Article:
You are here
German industrial orders surprisingly strong in April
[BERLIN] German industrial orders rose more sharply than expected in April with strong foreign demand outweighing a slip in domestic demand, data showed on Friday, while the Bundesbank lifted its outlook for growth in Europe's largest economy.
Orders for goods made in Germany surged by 1.4 per cent overall on the month, the strongest rise so far this year, data from the Economy Ministry showed on Friday, beating expectations in a Reuters poll for a 0.5 per cent rise.
The increase in April was driven primarily by a powerful upturn in demand from abroad, which jumped 5.5 per cent on the month, led by orders from the eurozone, while domestic demand fell by 3.8 per cent. It was the biggest increase in foreign orders since July 2014.
"Additional stimulus can be expected from the upswing in the eurozone," the ministry said, adding that industrial production was likely to continue gaining momentum.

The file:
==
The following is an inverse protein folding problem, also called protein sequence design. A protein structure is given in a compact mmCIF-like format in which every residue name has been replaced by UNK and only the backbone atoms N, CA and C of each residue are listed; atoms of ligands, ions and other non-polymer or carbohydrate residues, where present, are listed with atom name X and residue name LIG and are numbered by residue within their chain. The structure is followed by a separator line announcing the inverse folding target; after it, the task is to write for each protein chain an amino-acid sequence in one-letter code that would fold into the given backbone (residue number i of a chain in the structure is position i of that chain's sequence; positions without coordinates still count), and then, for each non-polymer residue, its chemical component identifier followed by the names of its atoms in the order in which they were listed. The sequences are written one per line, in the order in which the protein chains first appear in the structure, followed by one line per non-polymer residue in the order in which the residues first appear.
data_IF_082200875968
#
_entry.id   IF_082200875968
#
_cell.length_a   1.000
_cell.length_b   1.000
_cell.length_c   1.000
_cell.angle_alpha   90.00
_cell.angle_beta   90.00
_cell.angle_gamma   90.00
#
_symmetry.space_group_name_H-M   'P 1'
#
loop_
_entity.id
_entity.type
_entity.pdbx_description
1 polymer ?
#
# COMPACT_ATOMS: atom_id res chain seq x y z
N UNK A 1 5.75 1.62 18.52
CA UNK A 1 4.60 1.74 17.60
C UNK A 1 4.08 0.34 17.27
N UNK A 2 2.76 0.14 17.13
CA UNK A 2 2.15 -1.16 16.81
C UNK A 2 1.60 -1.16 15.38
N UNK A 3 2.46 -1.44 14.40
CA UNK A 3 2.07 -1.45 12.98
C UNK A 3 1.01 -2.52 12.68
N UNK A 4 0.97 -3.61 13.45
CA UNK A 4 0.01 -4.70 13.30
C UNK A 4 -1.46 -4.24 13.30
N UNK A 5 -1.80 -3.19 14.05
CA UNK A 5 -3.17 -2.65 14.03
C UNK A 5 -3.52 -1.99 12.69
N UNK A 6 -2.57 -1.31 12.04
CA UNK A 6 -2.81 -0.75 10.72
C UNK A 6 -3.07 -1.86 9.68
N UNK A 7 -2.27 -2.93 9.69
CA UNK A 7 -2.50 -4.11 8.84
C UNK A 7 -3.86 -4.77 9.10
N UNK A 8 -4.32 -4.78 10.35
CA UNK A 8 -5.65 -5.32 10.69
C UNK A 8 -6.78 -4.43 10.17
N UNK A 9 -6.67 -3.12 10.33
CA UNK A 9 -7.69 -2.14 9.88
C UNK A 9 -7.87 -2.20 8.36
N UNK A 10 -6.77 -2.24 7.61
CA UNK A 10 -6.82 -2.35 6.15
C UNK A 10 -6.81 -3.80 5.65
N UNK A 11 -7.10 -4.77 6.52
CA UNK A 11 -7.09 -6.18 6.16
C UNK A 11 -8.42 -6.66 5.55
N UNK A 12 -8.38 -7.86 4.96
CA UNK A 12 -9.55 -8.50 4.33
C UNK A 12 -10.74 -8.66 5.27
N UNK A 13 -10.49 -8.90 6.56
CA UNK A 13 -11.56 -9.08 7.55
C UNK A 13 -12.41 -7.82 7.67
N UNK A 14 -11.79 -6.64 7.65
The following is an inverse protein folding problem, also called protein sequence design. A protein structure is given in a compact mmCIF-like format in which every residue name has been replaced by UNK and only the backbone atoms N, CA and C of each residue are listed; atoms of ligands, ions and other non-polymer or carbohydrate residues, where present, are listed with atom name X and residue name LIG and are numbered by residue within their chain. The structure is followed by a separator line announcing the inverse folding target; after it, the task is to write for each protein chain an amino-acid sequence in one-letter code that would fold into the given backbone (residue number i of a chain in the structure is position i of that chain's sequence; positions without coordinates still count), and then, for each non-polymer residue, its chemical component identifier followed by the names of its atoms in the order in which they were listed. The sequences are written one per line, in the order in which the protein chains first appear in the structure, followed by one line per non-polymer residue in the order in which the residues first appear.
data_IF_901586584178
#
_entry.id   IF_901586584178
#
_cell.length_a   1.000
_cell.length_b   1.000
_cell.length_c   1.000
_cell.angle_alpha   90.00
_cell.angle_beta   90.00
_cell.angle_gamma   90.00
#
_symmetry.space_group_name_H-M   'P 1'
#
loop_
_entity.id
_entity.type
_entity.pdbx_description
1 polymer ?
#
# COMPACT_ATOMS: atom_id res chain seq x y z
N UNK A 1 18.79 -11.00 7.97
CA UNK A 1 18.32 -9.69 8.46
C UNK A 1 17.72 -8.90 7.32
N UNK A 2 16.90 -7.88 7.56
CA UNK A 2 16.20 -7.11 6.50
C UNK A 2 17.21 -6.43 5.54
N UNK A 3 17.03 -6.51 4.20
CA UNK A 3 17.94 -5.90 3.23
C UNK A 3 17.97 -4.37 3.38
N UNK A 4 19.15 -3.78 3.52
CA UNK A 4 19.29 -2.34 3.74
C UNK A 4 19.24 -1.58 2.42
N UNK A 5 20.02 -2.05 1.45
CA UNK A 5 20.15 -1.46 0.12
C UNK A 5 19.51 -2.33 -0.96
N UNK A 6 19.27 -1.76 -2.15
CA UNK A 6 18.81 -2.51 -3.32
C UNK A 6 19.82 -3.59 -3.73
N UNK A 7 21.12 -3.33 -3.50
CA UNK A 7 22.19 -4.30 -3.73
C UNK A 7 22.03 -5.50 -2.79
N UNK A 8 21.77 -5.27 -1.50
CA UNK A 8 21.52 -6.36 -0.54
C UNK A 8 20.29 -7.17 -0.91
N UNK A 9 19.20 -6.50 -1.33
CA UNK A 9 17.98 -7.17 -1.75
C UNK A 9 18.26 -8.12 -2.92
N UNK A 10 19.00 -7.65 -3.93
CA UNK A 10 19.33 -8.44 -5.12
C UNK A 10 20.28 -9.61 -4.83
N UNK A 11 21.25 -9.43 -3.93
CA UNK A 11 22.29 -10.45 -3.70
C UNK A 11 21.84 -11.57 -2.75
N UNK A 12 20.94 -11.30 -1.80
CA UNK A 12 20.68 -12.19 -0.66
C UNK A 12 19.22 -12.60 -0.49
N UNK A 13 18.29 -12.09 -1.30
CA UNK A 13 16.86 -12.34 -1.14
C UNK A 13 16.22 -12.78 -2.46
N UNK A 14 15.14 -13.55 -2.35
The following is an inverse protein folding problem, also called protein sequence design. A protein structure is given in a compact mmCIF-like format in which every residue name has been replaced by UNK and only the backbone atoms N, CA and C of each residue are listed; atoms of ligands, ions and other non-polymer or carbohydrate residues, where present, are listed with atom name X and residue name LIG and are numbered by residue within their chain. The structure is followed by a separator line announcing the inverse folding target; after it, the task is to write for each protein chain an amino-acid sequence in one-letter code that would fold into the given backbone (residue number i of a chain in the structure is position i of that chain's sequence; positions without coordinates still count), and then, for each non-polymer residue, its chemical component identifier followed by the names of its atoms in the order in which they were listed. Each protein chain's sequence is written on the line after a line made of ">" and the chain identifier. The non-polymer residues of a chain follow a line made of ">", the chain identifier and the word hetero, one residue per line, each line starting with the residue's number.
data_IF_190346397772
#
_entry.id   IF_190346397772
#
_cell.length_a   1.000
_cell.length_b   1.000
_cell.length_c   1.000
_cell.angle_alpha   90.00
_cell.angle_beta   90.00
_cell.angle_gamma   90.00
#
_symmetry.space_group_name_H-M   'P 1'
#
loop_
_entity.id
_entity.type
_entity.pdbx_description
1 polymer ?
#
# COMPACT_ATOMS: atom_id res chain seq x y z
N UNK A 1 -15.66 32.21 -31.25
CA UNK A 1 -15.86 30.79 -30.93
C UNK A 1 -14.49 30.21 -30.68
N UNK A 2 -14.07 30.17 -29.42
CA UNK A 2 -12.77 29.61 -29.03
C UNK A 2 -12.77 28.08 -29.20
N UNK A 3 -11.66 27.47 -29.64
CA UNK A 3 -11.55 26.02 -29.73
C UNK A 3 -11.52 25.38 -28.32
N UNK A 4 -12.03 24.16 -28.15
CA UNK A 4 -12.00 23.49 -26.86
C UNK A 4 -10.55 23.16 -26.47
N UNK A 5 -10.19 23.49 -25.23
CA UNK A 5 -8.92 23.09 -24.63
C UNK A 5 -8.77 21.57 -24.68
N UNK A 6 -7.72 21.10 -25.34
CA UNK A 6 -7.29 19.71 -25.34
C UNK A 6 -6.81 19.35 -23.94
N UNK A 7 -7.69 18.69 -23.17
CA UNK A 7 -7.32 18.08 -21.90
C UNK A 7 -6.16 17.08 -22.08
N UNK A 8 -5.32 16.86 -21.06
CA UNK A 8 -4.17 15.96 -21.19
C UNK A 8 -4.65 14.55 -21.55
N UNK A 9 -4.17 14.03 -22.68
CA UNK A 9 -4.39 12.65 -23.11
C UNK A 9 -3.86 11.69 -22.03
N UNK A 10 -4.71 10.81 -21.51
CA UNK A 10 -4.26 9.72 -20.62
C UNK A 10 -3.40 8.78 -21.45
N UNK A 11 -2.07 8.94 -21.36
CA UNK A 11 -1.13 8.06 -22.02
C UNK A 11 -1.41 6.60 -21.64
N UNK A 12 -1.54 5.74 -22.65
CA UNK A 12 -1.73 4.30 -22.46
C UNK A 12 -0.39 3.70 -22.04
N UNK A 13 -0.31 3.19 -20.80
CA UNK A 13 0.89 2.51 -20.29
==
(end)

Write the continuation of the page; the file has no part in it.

Demand for consumer goods soared by 4.5 per cent on the month while demand for capital goods increased by 2.3 per cent. But the index for intermediate goods fell by 0.9 per cent.
In another positive sign, the March data was slightly revised upward to show an increase of 1.1 per cent after a previously reported rise of just 0.9 per cent.
"The strong increase in industrial orders has brightened the outlook for the second quarter," said Commerzbank analyst Ralph Solveen.
In a separate report on Friday, the Bundesbank raised its growth forecast for both this year and next, saying German workers were benefiting from a robust labour market and hefty wage increases.
The central bank expects the economy to expand by 1.7 per cent in 2015, well up from its December estimate of 1.0 per cent although slightly less optimistic than the government, which expects domestic demand to drive a 1.8 per cent expansion this year.
The Bundesbank also raised its prediction for 2016 growth to 1.8 per cent from 1.6 per cent. Looking further into the future, the central bank said that it saw gross domestic product (GDP) increasing by 1.5 per cent in 2017.
In the first quarter of 2015, Germany's GDP increased by 0.3 per cent. This was a marked slowdown from the 0.7 per cent growth achieved in late 2014, with foreign trade largely to blame.
For the second quarter, leading economic institutes expect the German economy to gain momentum with an predicted rise of around 0.5 per cent.